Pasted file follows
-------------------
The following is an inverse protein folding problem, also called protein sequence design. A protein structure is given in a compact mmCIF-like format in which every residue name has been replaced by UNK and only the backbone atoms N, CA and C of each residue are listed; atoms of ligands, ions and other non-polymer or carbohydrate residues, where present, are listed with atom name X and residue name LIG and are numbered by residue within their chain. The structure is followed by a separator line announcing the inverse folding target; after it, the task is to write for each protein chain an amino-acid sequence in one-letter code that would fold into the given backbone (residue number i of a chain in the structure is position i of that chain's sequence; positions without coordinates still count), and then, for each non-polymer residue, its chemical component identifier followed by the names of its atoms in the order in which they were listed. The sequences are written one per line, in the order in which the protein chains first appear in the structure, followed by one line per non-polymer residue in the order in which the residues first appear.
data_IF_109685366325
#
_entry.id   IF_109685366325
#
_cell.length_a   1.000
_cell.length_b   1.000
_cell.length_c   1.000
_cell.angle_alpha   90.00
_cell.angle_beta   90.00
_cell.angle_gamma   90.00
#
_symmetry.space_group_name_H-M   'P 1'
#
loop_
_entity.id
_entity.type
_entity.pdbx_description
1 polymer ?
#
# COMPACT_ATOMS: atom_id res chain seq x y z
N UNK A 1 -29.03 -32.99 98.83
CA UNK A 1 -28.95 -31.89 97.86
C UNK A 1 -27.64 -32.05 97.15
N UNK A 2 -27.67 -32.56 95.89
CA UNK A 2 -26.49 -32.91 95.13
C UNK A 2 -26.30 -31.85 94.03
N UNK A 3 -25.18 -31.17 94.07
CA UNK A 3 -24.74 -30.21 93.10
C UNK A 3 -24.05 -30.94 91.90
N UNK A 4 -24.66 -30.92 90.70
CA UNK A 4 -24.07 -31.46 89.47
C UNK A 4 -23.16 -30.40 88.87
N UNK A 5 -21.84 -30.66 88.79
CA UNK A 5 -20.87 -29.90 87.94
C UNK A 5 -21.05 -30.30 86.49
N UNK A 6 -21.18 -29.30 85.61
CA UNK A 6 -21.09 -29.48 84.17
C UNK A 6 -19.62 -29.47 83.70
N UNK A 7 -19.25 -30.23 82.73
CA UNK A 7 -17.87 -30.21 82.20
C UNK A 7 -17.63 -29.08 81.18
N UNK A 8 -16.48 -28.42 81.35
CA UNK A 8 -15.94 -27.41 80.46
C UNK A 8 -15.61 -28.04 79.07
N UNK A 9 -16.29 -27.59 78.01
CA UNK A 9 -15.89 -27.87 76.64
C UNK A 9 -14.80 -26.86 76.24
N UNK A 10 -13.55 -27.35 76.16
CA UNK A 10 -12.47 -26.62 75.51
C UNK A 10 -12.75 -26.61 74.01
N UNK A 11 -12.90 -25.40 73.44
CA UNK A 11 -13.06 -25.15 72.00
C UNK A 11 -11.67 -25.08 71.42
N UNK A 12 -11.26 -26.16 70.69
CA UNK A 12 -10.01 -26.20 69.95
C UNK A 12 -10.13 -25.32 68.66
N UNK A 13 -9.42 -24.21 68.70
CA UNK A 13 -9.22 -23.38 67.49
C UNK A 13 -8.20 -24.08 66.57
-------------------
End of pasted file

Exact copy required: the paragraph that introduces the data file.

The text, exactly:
The following is an inverse protein folding problem, also called protein sequence design. A protein structure is given in a compact mmCIF-like format in which every residue name has been replaced by UNK and only the backbone atoms N, CA and C of each residue are listed; atoms of ligands, ions and other non-polymer or carbohydrate residues, where present, are listed with atom name X and residue name LIG and are numbered by residue within their chain. The structure is followed by a separator line announcing the inverse folding target; after it, the task is to write for each protein chain an amino-acid sequence in one-letter code that would fold into the given backbone (residue number i of a chain in the structure is position i of that chain's sequence; positions without coordinates still count), and then, for each non-polymer residue, its chemical component identifier followed by the names of its atoms in the order in which they were listed. The sequences are written one per line, in the order in which the protein chains first appear in the structure, followed by one line per non-polymer residue in the order in which the residues first appear.